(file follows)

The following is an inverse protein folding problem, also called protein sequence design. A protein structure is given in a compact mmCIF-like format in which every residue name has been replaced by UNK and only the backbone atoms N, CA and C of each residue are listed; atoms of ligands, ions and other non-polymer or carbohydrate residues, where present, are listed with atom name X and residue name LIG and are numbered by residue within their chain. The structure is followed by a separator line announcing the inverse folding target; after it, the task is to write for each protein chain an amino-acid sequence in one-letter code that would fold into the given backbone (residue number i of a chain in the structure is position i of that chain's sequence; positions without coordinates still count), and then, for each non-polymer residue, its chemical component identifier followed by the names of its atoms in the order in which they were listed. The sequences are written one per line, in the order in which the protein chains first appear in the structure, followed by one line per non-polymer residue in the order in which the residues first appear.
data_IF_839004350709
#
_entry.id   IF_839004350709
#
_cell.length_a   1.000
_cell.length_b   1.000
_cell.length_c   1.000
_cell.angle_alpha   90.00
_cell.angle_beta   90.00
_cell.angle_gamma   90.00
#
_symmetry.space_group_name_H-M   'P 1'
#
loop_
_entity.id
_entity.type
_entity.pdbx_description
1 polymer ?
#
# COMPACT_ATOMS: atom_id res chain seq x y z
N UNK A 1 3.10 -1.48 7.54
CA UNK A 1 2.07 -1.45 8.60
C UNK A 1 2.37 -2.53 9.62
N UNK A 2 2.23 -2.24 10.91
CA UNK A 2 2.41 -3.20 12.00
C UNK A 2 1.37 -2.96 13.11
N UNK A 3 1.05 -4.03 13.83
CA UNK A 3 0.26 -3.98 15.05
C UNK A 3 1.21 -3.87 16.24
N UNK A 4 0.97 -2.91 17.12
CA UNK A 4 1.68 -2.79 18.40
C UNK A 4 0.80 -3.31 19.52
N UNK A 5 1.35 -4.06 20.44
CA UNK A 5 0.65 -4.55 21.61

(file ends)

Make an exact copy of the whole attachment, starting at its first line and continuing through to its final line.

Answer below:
The following is an inverse protein folding problem, also called protein sequence design. A protein structure is given in a compact mmCIF-like format in which every residue name has been replaced by UNK and only the backbone atoms N, CA and C of each residue are listed; atoms of ligands, ions and other non-polymer or carbohydrate residues, where present, are listed with atom name X and residue name LIG and are numbered by residue within their chain. The structure is followed by a separator line announcing the inverse folding target; after it, the task is to write for each protein chain an amino-acid sequence in one-letter code that would fold into the given backbone (residue number i of a chain in the structure is position i of that chain's sequence; positions without coordinates still count), and then, for each non-polymer residue, its chemical component identifier followed by the names of its atoms in the order in which they were listed. The sequences are written one per line, in the order in which the protein chains first appear in the structure, followed by one line per non-polymer residue in the order in which the residues first appear.
data_IF_839004350709
#
_entry.id   IF_839004350709
#
_cell.length_a   1.000
_cell.length_b   1.000
_cell.length_c   1.000
_cell.angle_alpha   90.00
_cell.angle_beta   90.00
_cell.angle_gamma   90.00
#
_symmetry.space_group_name_H-M   'P 1'
#
loop_
_entity.id
_entity.type
_entity.pdbx_description
1 polymer ?
#
# COMPACT_ATOMS: atom_id res chain seq x y z
N UNK A 1 3.10 -1.48 7.54
CA UNK A 1 2.07 -1.45 8.60
C UNK A 1 2.37 -2.53 9.62
N UNK A 2 2.23 -2.24 10.91
CA UNK A 2 2.41 -3.20 12.00
C UNK A 2 1.37 -2.96 13.11
N UNK A 3 1.05 -4.03 13.83
CA UNK A 3 0.26 -3.98 15.05
C UNK A 3 1.21 -3.87 16.24
N UNK A 4 0.97 -2.91 17.12
CA UNK A 4 1.68 -2.79 18.40
C UNK A 4 0.80 -3.31 19.52
N UNK A 5 1.35 -4.06 20.44
CA UNK A 5 0.65 -4.55 21.61